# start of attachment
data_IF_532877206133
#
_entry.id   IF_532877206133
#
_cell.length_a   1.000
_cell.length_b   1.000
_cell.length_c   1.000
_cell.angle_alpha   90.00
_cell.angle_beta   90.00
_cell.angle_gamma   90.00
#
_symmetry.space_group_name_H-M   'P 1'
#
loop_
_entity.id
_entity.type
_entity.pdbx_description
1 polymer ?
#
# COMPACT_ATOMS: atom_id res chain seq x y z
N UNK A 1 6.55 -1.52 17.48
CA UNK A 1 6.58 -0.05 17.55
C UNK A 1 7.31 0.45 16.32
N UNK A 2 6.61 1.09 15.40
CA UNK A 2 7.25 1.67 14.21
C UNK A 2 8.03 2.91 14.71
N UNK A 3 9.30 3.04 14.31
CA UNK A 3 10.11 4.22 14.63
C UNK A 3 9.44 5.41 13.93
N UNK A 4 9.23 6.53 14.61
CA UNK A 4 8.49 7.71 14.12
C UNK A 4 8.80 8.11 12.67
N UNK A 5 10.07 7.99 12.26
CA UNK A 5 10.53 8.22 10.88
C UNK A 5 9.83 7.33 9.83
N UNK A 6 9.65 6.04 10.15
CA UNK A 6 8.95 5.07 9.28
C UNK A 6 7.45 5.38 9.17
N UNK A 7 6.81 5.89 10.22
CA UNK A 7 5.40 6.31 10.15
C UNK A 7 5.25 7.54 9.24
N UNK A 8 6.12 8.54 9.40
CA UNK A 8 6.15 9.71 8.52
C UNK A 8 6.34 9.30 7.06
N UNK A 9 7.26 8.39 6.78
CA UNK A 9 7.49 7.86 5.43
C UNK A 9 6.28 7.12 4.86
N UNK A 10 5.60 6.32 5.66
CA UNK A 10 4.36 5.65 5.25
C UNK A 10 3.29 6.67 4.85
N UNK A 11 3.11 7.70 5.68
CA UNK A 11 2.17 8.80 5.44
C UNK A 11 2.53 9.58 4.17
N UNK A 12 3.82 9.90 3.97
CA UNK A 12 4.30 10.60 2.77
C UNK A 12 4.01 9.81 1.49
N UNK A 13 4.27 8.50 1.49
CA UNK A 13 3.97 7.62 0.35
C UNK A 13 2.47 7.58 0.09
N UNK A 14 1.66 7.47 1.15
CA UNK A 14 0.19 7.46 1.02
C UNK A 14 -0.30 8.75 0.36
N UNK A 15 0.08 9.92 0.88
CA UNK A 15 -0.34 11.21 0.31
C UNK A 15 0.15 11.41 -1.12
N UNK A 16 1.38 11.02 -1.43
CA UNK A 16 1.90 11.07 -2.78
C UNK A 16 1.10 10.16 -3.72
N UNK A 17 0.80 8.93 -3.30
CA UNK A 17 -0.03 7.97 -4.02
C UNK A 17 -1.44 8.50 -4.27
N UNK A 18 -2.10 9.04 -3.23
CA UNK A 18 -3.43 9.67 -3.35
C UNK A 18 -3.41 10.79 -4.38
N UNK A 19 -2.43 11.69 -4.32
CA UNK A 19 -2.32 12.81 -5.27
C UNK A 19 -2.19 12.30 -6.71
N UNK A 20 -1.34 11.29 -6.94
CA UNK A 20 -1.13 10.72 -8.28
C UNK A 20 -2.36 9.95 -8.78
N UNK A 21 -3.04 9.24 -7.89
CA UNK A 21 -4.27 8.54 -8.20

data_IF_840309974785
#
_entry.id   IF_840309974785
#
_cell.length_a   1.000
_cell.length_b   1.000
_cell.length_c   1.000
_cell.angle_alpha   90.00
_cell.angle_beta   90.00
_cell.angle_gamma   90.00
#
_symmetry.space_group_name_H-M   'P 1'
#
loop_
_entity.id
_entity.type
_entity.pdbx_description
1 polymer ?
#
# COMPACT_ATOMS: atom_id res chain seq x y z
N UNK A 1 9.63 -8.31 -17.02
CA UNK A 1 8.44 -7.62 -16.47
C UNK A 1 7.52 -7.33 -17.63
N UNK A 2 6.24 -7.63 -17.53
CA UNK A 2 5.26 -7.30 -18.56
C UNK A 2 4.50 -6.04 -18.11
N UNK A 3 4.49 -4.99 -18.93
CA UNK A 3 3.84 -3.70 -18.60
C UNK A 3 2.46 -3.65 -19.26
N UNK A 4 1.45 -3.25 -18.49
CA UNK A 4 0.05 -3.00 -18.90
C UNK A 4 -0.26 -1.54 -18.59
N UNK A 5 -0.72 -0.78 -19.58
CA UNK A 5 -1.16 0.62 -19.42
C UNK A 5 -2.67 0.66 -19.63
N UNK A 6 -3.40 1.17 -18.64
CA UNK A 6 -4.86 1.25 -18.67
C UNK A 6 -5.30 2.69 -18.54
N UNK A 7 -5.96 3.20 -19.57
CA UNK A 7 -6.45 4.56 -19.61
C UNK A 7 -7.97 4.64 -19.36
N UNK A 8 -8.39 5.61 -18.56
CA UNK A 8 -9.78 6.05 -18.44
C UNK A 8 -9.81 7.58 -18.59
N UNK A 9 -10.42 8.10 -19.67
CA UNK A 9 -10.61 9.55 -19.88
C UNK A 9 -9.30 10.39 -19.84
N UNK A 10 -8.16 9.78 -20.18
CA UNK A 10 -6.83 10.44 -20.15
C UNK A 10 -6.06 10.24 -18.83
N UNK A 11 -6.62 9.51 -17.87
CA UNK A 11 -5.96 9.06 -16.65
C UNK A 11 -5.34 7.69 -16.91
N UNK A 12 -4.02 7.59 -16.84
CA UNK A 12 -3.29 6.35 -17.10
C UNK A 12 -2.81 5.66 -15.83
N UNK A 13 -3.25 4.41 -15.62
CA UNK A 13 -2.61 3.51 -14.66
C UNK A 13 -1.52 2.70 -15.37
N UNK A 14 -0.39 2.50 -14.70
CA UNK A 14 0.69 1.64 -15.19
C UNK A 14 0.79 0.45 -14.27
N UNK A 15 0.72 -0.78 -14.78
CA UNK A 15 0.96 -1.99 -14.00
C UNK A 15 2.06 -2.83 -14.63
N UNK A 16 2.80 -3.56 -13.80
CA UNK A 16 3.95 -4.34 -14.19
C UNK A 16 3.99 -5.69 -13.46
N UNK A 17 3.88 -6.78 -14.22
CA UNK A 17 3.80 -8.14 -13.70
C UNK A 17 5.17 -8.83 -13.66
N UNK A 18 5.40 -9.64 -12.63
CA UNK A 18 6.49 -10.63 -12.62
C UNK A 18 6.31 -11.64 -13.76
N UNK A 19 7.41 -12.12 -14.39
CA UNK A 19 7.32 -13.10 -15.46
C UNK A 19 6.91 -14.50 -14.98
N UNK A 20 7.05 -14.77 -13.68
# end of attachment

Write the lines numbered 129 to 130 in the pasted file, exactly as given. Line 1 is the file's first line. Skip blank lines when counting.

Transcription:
C UNK A 9 -9.30 10.39 -19.84
N UNK A 10 -8.16 9.78 -20.18